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Law Review Write-on Tips, Part 3 -- Review Your Professors' Comments on Your Written Work:

In most write-on competitions, writing quality is a big part of your grade. What's more, the quality of your writing affects the perceived quality of your substance: Bad writing can keep readers from grasping your good arguments, and it can keep you from identifying your bad arguments.

So before the competition, go over any comments that you've gotten on your past written work, such as the papers in your first year legal writing course. Most writers make the same mistakes repeatedly. Figure out what your weaknesses are, so you can avoid them while doing the write-on.

If you can, meet with your writing instructors to see if they can elaborate on any comments they might have given you, or give you broader advice. Writing teachers like it when you come to them out of a sincere desire to improve your writing; and they often have specific suggestions that they'll be glad to pass along.

Law Student:
Mr. Volokh, I wish I had known about your book last summer. Although I successfully completed the competition, it was a most stressful and unpleasant experience because I was in the dark about the details. I strongly encourage people to read Mr. Volokh's book. In addition, I recommend reading several student notes before beginning the competition. Look at the structure of these notes. Finally, borrow a copy of the Texas Style Manual or something more thorough, like Brian Garner's Legal Writing Manual. The Texas Style Manual and Brian Garner's book provide guidance on the proper use of commas, punctuation, and other useful writing tidbits.
5.3.2006 4:17pm
Anony-mous:
Also keep in mind your target audience--harried summers trying to juggle their firm and journal responsibilities, who will likely give each entry no more than a half hour read. Competent and straightforward is a lot better bet than trying to be clever and subtle.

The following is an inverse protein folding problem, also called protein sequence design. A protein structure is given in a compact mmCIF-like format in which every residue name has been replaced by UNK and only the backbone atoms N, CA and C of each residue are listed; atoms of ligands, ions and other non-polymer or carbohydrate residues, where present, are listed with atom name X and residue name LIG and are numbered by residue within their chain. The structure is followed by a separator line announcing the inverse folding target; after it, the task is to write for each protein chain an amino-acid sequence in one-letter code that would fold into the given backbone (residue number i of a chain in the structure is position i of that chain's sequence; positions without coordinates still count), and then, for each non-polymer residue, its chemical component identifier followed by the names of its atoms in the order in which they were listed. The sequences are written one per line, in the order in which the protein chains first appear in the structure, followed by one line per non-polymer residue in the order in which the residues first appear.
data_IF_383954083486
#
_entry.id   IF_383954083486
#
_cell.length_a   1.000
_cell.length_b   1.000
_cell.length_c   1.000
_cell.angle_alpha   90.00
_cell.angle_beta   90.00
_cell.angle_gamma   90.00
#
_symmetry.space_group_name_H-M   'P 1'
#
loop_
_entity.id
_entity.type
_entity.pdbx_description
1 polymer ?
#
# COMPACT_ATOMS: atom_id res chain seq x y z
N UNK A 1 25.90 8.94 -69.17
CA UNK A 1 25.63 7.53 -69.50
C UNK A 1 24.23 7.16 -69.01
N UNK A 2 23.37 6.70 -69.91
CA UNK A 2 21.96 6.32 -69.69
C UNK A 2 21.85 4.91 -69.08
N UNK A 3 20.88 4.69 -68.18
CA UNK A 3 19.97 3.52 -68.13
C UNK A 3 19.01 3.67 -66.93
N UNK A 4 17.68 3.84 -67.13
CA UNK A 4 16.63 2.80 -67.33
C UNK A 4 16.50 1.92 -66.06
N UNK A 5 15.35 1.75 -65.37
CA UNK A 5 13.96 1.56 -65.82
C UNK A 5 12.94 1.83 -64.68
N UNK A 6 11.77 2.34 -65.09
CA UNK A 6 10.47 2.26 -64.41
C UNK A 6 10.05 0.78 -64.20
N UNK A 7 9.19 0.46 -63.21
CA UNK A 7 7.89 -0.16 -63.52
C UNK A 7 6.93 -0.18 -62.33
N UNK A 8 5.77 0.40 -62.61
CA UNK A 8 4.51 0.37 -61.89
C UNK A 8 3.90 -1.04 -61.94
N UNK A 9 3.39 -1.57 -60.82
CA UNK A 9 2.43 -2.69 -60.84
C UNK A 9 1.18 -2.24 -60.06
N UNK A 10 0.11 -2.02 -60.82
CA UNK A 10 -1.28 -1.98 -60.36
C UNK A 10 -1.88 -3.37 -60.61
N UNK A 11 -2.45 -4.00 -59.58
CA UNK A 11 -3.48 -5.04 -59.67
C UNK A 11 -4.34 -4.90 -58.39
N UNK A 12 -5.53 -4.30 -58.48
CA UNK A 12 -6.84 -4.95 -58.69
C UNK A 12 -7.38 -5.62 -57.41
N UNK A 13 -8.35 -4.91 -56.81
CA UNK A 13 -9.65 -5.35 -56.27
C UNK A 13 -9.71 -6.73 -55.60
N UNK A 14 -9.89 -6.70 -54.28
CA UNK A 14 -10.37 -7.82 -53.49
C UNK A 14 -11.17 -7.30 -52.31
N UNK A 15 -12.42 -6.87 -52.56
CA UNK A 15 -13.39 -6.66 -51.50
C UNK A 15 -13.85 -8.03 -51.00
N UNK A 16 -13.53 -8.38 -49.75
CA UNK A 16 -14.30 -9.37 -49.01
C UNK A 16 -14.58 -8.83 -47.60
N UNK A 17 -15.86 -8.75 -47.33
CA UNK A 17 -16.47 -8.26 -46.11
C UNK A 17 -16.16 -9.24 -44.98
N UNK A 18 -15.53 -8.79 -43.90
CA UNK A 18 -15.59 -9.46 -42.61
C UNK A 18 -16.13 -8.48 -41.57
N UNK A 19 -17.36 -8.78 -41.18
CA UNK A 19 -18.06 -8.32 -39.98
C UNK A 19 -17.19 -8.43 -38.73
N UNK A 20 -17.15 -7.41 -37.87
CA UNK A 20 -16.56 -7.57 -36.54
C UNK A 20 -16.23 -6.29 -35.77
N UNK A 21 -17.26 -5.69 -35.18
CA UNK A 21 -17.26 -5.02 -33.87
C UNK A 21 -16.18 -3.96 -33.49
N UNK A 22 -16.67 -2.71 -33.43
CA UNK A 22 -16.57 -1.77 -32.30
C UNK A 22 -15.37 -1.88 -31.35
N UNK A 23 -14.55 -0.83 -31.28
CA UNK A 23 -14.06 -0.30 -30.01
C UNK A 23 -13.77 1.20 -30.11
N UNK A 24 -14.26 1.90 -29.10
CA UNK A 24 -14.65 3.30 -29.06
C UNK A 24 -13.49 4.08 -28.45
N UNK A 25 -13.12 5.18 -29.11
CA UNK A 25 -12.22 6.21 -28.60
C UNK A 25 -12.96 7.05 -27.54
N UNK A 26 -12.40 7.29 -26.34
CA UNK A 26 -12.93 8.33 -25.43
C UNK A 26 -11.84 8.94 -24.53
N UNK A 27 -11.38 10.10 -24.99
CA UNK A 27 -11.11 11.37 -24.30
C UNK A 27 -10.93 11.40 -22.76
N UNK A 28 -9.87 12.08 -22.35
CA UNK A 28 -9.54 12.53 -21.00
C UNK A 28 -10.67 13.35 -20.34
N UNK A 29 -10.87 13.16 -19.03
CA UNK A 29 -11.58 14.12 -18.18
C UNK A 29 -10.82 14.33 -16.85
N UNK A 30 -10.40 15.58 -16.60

5.3.2006 4:42pm
breakdown:
I agree with Anon, above. Like with exams, the key is to try to figure out what the grader is likely to award the most points for. For the law review I work on, the graders are very unlikely to be familiar with most of the materials, and so clear writing is the most important element by far. Also, I know that for our law review, the page limit is very tight (usually under 10 pages), and if you finish well short of the limit (more than one page), some (though not all) graders will assume you put too little time into the competition and may penalize you for it somewhere. If the page limit is tight on your writing competition, then go ahead and fill out the pages -- it's the safest move. But don't feel obligated to fill out the page allotment for endnotes.

And another thing, and this should go without saying, but I'll say it anyway -- DO NOT, UNDER ANY CIRCUMSTANCES, EVER, EVER, EVER VIOLATE THE FONT OR MARGIN RULES. YOU WILL ALWAYS GET CAUGHT, AND IT WILL MAKE THE GRADER'S DAY TO PENALIZE YOU FOR IT. You can always cut your argument down to the required length. Something you said wasn't critical. And even if every word is vitally important, the grader probably wouldn't know it anyway. Just don't be stupid and play around with this.
5.3.2006 6:15pm
Witness (mail):
Why would anyone want to be on law review?
5.3.2006 6:28pm
Federal Dog:
Professors' comments on written work?

What?
5.3.2006 7:00pm
Daniel Chapman (mail):
I had the same thought, Witness... I see it as a scam to get free labor. Would anyone want to serve as an editor if it was purely volunteer? Of course not. It's drudgery. But if they take a bunch of A-type law students and tell us it's a COMPETITION, we fight for our spot.
5.3.2006 7:55pm
A.S.:
Dunno, Witness. Maybe they want to get a good job?
5.3.2006 8:20pm
GW2L:
I got a job just fine without it.
5.3.2006 9:43pm